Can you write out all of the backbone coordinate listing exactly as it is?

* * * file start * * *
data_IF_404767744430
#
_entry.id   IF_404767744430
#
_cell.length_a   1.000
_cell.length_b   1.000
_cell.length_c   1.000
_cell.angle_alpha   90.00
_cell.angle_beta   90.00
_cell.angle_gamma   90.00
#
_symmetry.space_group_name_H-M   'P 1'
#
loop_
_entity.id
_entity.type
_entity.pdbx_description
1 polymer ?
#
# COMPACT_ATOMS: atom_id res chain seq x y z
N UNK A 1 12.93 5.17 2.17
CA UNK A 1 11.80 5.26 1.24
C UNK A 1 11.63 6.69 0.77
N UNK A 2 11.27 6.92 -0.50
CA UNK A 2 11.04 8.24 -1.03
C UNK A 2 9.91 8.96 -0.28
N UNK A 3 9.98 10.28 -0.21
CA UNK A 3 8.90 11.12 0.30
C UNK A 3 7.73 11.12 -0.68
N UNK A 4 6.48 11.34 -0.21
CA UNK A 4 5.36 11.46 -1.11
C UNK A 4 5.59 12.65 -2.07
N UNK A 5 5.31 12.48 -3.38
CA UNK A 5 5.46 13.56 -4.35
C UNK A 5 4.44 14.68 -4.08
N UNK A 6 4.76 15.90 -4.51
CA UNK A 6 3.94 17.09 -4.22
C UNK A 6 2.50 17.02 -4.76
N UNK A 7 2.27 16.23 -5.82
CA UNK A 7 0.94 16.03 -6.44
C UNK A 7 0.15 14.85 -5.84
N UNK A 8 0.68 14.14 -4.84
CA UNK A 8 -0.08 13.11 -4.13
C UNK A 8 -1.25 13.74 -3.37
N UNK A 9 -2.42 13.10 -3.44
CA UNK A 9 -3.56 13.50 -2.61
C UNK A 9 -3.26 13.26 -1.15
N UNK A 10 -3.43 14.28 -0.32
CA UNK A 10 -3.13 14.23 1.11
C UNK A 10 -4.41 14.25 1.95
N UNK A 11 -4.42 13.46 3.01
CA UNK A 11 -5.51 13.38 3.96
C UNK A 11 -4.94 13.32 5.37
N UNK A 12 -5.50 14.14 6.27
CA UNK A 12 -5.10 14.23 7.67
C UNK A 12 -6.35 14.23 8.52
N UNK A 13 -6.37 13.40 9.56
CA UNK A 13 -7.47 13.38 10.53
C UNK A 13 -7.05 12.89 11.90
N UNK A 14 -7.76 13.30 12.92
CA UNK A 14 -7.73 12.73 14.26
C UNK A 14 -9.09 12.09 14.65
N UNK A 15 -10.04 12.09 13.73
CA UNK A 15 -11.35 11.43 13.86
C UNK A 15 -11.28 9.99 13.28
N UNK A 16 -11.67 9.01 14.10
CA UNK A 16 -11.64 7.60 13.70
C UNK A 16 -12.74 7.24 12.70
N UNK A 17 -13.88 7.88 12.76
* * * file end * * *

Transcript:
data_IF_404767744430
#
_entry.id   IF_404767744430
#
_cell.length_a   1.000
_cell.length_b   1.000
_cell.length_c   1.000
_cell.angle_alpha   90.00
_cell.angle_beta   90.00
_cell.angle_gamma   90.00
#
_symmetry.space_group_name_H-M   'P 1'
#
loop_
_entity.id
_entity.type
_entity.pdbx_description
1 polymer ?
#
# COMPACT_ATOMS: atom_id res chain seq x y z
N UNK A 1 12.93 5.17 2.17
CA UNK A 1 11.80 5.26 1.24
C UNK A 1 11.63 6.69 0.77
N UNK A 2 11.27 6.92 -0.50
CA UNK A 2 11.04 8.24 -1.03
C UNK A 2 9.91 8.96 -0.28
N UNK A 3 9.98 10.28 -0.21
CA UNK A 3 8.90 11.12 0.30
C UNK A 3 7.73 11.12 -0.68
N UNK A 4 6.48 11.34 -0.21
CA UNK A 4 5.36 11.46 -1.11
C UNK A 4 5.59 12.65 -2.07
N UNK A 5 5.31 12.48 -3.38
CA UNK A 5 5.46 13.56 -4.35
C UNK A 5 4.44 14.68 -4.08
N UNK A 6 4.76 15.90 -4.51
CA UNK A 6 3.94 17.09 -4.22
C UNK A 6 2.50 17.02 -4.76
N UNK A 7 2.27 16.23 -5.82
CA UNK A 7 0.94 16.03 -6.44
C UNK A 7 0.15 14.85 -5.84
N UNK A 8 0.68 14.14 -4.84
CA UNK A 8 -0.08 13.11 -4.13
C UNK A 8 -1.25 13.74 -3.37
N UNK A 9 -2.42 13.10 -3.44
CA UNK A 9 -3.56 13.50 -2.61
C UNK A 9 -3.26 13.26 -1.15
N UNK A 10 -3.43 14.28 -0.32
CA UNK A 10 -3.13 14.23 1.11
C UNK A 10 -4.41 14.25 1.95
N UNK A 11 -4.42 13.46 3.01
CA UNK A 11 -5.51 13.38 3.96
C UNK A 11 -4.94 13.32 5.37
N UNK A 12 -5.50 14.14 6.27
CA UNK A 12 -5.10 14.23 7.67
C UNK A 12 -6.35 14.23 8.52
N UNK A 13 -6.37 13.40 9.56
CA UNK A 13 -7.47 13.38 10.53
C UNK A 13 -7.05 12.89 11.90
N UNK A 14 -7.76 13.30 12.92
CA UNK A 14 -7.73 12.73 14.26
C UNK A 14 -9.09 12.09 14.65
N UNK A 15 -10.04 12.09 13.73
CA UNK A 15 -11.35 11.43 13.86
C UNK A 15 -11.28 9.99 13.28
N UNK A 16 -11.67 9.01 14.10
CA UNK A 16 -11.64 7.60 13.70
C UNK A 16 -12.74 7.24 12.70
N UNK A 17 -13.88 7.88 12.76